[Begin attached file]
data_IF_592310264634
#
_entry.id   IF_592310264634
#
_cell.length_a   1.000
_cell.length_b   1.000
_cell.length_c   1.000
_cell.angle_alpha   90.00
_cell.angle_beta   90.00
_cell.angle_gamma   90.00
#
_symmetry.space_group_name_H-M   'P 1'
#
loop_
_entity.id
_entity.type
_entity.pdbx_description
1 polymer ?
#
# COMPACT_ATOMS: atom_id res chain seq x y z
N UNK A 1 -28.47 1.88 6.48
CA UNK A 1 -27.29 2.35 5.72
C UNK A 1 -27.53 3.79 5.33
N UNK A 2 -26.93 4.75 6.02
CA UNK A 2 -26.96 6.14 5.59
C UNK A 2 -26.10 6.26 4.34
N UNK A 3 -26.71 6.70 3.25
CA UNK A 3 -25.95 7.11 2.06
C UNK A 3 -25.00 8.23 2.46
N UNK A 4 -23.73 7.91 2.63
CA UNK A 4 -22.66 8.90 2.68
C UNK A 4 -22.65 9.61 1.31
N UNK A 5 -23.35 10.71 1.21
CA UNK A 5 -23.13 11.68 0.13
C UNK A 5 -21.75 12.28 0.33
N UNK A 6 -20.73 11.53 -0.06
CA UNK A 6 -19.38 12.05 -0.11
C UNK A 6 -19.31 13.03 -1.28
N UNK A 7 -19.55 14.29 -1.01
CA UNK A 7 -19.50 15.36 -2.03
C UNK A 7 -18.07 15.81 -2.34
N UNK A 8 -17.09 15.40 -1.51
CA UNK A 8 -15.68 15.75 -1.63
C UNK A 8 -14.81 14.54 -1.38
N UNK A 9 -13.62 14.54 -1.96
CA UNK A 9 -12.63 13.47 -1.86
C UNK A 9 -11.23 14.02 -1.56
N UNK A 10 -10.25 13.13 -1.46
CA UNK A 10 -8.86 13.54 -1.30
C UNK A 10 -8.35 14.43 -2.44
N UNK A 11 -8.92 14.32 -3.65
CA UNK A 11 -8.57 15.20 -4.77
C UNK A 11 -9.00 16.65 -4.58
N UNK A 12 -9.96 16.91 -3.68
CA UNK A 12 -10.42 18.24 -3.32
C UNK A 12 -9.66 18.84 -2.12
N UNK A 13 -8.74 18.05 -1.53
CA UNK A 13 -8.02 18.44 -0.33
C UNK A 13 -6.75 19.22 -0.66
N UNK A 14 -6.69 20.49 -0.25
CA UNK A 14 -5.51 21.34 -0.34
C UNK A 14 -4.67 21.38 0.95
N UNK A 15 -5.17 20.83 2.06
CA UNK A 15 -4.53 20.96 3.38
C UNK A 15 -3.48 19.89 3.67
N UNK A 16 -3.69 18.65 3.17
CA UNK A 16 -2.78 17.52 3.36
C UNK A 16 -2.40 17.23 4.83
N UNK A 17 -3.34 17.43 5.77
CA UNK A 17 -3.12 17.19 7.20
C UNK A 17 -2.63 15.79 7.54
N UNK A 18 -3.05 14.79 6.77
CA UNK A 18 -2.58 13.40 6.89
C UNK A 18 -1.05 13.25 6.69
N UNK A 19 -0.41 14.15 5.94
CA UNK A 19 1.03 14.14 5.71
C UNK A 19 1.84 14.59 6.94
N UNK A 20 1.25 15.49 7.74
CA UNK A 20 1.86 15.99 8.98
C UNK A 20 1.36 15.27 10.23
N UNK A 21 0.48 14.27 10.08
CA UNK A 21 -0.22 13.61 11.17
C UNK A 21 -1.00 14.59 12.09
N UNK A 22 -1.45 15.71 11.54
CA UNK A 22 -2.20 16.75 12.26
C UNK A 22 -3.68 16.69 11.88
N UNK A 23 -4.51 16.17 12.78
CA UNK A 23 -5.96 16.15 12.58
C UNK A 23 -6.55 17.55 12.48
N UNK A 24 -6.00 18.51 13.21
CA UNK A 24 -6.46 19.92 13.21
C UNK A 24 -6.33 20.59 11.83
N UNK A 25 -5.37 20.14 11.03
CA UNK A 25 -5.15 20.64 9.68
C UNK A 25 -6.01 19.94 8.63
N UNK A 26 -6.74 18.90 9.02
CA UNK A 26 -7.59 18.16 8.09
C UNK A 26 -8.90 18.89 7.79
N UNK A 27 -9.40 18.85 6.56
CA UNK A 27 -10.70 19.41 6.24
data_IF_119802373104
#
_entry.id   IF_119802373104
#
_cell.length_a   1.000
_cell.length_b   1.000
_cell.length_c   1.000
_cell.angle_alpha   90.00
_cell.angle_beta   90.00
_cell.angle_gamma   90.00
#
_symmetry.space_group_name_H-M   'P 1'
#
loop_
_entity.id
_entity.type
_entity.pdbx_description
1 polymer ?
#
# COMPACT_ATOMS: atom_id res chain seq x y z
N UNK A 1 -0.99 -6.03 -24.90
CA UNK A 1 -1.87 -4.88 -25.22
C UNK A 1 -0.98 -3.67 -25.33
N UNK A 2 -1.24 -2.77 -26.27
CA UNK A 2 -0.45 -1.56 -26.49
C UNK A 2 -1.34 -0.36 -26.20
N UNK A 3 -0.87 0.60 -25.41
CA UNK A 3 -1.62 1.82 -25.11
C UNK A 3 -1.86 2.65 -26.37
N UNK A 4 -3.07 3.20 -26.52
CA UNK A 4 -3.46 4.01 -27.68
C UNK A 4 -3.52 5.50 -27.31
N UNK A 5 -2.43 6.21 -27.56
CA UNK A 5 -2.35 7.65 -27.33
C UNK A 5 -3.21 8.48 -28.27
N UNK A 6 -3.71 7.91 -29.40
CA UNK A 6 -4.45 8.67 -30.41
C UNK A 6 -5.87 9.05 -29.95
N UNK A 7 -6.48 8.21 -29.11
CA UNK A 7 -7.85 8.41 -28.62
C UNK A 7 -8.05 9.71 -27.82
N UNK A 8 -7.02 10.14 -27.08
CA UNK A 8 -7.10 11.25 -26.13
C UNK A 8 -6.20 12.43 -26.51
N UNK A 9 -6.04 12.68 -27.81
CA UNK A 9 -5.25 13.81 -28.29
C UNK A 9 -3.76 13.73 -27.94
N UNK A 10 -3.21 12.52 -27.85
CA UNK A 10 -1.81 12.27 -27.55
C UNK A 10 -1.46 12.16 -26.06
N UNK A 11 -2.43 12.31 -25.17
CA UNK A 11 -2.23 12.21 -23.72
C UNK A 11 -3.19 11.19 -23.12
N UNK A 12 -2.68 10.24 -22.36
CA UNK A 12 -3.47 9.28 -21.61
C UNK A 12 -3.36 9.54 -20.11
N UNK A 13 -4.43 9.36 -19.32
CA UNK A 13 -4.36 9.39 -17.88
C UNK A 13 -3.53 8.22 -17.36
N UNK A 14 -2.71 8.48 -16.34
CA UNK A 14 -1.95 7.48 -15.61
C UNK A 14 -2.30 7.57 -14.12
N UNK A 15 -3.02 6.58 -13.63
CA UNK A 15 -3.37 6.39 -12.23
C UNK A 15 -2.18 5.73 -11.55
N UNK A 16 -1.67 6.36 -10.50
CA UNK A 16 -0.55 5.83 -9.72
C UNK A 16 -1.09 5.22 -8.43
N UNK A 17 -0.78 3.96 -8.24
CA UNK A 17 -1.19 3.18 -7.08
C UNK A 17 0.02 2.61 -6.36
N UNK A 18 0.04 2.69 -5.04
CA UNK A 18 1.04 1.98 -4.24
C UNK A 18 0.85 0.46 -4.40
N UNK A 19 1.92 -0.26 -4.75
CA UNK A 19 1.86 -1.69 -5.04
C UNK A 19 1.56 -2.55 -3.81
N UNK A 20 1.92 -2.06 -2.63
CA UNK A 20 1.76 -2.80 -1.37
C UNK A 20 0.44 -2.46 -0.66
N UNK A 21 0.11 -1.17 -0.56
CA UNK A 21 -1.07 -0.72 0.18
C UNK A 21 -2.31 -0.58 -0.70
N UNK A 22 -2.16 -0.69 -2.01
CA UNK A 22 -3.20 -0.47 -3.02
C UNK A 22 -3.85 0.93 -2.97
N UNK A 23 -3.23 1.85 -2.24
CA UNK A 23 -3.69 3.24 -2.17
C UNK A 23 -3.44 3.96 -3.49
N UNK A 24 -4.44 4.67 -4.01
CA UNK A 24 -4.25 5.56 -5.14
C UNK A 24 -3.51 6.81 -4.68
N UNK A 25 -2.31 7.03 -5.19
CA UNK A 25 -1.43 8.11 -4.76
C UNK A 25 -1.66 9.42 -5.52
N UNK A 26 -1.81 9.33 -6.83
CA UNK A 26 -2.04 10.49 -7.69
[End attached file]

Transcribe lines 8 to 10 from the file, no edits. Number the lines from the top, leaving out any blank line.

_cell.angle_alpha   90.00
_cell.angle_beta   90.00
_cell.angle_gamma   90.00